In the end, the women were ignored. Thousands of protesters in hundreds of cities demanded, “No Justice, No Seat!” And more than 500 people were arrested in Washington, D.C. But the patriarchy prevailed with the Oct. 6 confirmation of a second Supreme Court justice widely believed to be a sexual predator.
Christine Blasey Ford’s testimony that she had been sexually assaulted as a teenager by Bret Kavanaugh detailed the behavior of an arrogant, habitually drunk scion of the ruling class. She was backed up by other male and female contemporaries who told of Kavanaugh’s out-of-control behavior.
Their accounts brought to the surface the painful experiences of vast numbers of sexual assault survivors. But neither their anger nor Blasey Ford’s highly credible testimony could sway the 50 senators, including five women and one Democrat, who approved Kavanaugh.
Republican Congresswoman Susan Collins of Maine was particularly manipulative. She deceptively tried to portray Kavanaugh as a moderate who posed no threat to reproductive justice, the Affordable Care Act, or queer rights.
Dems hide behind Blasey Ford. Kavanaugh’s confirmation ended up hinging on hard-to-prove sexual harassment charges because Democrats were unwilling to risk midterm election votes by coming out strongly against his entirely provable record of right-wing legal opinions.
Most Democratic candidates are hoping to appeal to moderates and conservatives by avoiding hard issues. They want to win rather than pose a serious challenge to the country’s slide rightward. If they had mobilized in opposition to Kavanaugh’s full agenda it might have alienated undecided, middle-of-the-road voters. So they sparred against Kavanaugh without really landing any punches about his devastating record.
Kavanaugh has undermined the authority of the National Labor Relations Board. He argued that undocumented workers don’t have the same bargaining rights as other workers. He supported employers in throwing out results of union elections and opposed job safety protections.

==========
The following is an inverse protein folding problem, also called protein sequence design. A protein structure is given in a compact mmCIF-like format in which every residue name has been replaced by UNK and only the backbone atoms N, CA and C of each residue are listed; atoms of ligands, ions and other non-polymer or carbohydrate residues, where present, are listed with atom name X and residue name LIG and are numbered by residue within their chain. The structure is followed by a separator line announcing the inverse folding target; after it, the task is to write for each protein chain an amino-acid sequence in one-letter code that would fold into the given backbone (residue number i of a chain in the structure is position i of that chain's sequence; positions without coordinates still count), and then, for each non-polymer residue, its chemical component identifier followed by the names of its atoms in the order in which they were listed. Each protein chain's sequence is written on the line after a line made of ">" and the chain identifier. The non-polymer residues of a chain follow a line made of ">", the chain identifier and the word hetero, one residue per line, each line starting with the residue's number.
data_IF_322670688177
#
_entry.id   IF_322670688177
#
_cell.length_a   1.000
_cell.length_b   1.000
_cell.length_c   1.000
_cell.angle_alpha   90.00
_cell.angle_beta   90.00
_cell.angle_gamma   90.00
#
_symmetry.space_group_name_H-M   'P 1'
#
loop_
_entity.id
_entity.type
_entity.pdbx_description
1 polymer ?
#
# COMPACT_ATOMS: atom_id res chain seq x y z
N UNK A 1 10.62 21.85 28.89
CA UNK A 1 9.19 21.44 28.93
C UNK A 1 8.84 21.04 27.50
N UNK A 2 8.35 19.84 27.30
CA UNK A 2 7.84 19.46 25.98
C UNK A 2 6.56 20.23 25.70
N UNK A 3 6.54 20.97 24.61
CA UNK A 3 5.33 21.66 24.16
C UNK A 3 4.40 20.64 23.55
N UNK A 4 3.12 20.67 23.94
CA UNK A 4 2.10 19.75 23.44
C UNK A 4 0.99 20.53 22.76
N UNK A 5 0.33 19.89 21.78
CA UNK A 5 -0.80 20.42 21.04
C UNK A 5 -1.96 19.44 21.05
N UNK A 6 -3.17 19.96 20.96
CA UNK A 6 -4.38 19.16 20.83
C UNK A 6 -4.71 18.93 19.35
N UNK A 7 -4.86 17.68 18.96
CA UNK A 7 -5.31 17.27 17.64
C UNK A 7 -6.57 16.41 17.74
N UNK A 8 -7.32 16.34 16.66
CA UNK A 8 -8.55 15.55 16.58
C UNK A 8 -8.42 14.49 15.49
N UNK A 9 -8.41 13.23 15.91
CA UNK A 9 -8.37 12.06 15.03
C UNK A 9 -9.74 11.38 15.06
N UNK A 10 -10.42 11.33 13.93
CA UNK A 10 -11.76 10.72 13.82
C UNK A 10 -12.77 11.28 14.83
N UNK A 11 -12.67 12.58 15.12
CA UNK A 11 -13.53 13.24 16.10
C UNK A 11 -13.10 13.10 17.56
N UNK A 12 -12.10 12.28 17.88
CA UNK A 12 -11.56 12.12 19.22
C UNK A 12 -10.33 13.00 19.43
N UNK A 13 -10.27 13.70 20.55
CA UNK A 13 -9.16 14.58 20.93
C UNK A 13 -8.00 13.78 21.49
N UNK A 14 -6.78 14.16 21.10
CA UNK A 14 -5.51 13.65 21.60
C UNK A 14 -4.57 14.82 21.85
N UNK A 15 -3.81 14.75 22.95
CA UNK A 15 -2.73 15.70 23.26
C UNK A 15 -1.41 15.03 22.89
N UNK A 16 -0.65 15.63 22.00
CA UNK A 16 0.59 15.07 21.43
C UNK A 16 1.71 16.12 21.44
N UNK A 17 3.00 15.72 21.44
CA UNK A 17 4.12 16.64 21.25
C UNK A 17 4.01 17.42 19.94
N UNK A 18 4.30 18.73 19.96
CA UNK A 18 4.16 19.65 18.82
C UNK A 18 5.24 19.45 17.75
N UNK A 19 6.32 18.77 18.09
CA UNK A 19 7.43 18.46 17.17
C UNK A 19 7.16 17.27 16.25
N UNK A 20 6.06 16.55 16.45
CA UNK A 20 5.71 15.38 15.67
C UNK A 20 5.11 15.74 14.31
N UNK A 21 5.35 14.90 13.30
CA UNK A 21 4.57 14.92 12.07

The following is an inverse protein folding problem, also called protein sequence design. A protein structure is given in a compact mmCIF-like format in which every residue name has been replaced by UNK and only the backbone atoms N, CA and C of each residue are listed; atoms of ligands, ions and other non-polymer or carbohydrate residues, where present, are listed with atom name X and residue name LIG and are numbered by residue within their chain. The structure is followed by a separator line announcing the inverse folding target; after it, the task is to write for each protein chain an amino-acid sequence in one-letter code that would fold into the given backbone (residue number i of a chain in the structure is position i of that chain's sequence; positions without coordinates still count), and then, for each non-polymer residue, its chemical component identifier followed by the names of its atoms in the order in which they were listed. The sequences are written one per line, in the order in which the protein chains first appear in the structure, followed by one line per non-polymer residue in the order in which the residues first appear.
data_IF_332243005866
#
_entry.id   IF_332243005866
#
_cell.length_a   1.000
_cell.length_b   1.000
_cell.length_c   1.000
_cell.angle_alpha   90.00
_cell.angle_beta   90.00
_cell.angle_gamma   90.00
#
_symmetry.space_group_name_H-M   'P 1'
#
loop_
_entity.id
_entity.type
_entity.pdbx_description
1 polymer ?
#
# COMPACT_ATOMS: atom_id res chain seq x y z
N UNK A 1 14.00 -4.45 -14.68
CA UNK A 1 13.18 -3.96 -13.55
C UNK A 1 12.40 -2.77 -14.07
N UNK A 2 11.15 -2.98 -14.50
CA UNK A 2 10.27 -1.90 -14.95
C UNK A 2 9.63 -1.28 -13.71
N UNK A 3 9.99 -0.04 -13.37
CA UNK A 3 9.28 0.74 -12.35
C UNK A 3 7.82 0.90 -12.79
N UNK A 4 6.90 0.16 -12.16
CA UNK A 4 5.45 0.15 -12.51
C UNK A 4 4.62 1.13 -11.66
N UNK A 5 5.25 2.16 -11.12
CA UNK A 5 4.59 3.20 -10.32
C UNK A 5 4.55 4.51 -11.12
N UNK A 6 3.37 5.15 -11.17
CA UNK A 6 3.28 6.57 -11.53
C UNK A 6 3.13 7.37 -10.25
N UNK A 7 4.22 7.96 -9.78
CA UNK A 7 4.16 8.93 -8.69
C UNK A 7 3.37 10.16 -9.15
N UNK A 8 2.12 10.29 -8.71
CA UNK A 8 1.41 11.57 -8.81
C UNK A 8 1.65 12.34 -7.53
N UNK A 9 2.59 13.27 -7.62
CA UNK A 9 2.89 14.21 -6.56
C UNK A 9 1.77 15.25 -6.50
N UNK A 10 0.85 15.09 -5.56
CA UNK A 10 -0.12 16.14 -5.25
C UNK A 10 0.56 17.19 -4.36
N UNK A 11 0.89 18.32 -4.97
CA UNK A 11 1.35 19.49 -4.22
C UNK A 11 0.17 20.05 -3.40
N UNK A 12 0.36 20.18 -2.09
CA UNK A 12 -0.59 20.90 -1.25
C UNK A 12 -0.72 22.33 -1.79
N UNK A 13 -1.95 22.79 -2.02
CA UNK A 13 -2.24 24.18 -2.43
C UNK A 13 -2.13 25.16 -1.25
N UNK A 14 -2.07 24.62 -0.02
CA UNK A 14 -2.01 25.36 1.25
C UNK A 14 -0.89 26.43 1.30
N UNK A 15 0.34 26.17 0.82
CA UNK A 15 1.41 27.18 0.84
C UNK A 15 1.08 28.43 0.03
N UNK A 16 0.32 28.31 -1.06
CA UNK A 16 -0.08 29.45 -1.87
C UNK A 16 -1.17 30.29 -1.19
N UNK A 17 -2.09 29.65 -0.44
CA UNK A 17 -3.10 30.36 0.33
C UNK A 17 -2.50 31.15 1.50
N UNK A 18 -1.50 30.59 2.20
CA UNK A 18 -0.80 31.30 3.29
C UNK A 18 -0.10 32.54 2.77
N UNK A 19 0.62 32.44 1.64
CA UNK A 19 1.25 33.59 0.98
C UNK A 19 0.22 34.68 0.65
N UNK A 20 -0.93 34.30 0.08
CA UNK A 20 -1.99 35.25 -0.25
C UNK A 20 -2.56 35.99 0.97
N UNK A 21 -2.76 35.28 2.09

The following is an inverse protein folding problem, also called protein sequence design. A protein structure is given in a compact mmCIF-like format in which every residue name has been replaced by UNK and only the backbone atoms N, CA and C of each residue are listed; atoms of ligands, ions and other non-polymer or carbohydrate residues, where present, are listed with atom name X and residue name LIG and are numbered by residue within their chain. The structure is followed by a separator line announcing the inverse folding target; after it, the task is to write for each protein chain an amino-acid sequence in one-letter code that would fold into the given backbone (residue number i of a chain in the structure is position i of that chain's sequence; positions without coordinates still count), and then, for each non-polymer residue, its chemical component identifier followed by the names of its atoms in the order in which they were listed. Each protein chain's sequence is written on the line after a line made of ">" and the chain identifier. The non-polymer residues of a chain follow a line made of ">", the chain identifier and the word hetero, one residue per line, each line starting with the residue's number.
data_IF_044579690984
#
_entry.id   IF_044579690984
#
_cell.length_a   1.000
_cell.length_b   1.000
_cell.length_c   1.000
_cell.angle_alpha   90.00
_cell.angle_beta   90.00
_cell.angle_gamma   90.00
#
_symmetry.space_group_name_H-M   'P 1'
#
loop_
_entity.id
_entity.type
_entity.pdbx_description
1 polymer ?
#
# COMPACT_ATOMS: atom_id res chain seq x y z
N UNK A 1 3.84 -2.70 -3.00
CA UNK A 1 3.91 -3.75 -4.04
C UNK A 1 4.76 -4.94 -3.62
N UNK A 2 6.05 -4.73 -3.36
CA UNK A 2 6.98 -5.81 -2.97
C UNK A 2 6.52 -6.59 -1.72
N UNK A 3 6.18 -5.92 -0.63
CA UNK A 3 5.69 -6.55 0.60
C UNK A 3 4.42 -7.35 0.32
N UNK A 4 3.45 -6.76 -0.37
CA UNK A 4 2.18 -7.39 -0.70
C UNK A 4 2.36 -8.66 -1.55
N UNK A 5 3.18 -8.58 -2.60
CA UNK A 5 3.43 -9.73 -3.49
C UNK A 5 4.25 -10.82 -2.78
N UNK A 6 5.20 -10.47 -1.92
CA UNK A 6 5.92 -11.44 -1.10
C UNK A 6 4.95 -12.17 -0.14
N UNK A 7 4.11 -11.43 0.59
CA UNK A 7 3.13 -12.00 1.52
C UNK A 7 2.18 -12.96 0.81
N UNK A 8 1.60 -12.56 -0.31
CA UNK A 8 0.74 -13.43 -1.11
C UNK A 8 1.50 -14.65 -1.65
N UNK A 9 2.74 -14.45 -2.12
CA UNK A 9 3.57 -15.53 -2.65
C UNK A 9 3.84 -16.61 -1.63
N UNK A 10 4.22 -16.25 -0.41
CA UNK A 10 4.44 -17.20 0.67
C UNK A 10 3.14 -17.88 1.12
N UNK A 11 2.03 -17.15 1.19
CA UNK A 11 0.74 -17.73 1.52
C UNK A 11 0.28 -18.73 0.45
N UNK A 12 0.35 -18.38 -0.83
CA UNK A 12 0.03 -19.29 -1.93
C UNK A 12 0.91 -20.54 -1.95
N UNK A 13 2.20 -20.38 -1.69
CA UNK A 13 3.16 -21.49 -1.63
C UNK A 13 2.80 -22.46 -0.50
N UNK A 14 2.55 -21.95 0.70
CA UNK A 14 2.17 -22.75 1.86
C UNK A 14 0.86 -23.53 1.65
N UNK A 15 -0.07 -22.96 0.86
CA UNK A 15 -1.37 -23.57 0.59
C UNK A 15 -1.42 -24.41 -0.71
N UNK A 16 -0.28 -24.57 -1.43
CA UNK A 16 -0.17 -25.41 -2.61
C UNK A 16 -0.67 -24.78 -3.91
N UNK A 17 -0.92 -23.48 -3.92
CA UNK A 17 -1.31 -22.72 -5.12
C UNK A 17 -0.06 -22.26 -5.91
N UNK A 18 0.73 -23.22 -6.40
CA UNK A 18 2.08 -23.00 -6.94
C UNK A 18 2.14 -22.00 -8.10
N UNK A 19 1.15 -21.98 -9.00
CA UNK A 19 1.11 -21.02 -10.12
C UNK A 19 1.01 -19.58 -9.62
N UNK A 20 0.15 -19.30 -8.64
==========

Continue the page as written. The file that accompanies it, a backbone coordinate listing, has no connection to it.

He sided with religious organizations that demanded exemption from contraception coverage for their employees. He weighed in against an undocumented immigrant teen fighting to have an abortion. He was fine with warrantless spying by the National Security Agency and opposed net neutrality. He took issue with consumer protections in cases involving the meatpacking and banking industries. He has stood on the wrong side of many environmental issues.
He denounced affirmative action as a discriminatory practice in a speech at Notre Dame Law School. He argued that sitting presidents should not be subject to civil or criminal charges and that the president need not follow laws he thinks unconstitutional. What a perfect fit for the Trump administration!
Despite this record, Kavanaugh’s opponents had pretty much thrown in the towel until Blasey Ford came forward. Her decision to face her attacker, at immense personal cost, showed far more courage than anything Democratic officials did.
Myth of impartiality. Anyone educated in the U.S. has learned that the Supreme Court is a beacon of truth and reason that perfectly checks and balances the federal government. This is quite a feat for an undemocratic institution that features unelected justices who serve for life and are nominated by the sitting president — who of course has a political agenda.
The pool of federal judges, which the Supreme Court is drawn from, is also unelected and privileged. In 2016, of the 1,352 active and semiretired federal judges, 60 percent were white men, another 11 percent were Black men, and seven percent were Latino men. Just one-quarter of federal judges were women and only seven percent of those were women of color.
Those who make it to the Supreme Court are also rich. Stephen Breyer is worth at least $6 million, and six other justices are also millionaires, including Kavanaugh.
What can be done? As Howard Zinn wrote in a 2005 article, “Don’t Despair About the Supreme Court”:
The courts have never been on the side of justice, only moving a few degrees one way or the other, unless pushed by the people. Fundamental change will depend … on the actions of an aroused citizenry.
And people in the U.S. are aroused! What’s needed now is to turn up the heat.
New ranks of feminists and other activists have hit the streets against misogynistic white supremacists, anti-Semites, and fetus fetishists. They have defended abuse survivors and immigrant families. The outrage needs to galvanize into coordinated efforts.
Massive movements for legal abortion and gay marriage, for racial integration and voting rights, were the driving force behind the Supreme Court’s most important rulings. This is what is needed to preserve and expand the rights that will be tested by this new court. Don’t despair, organize!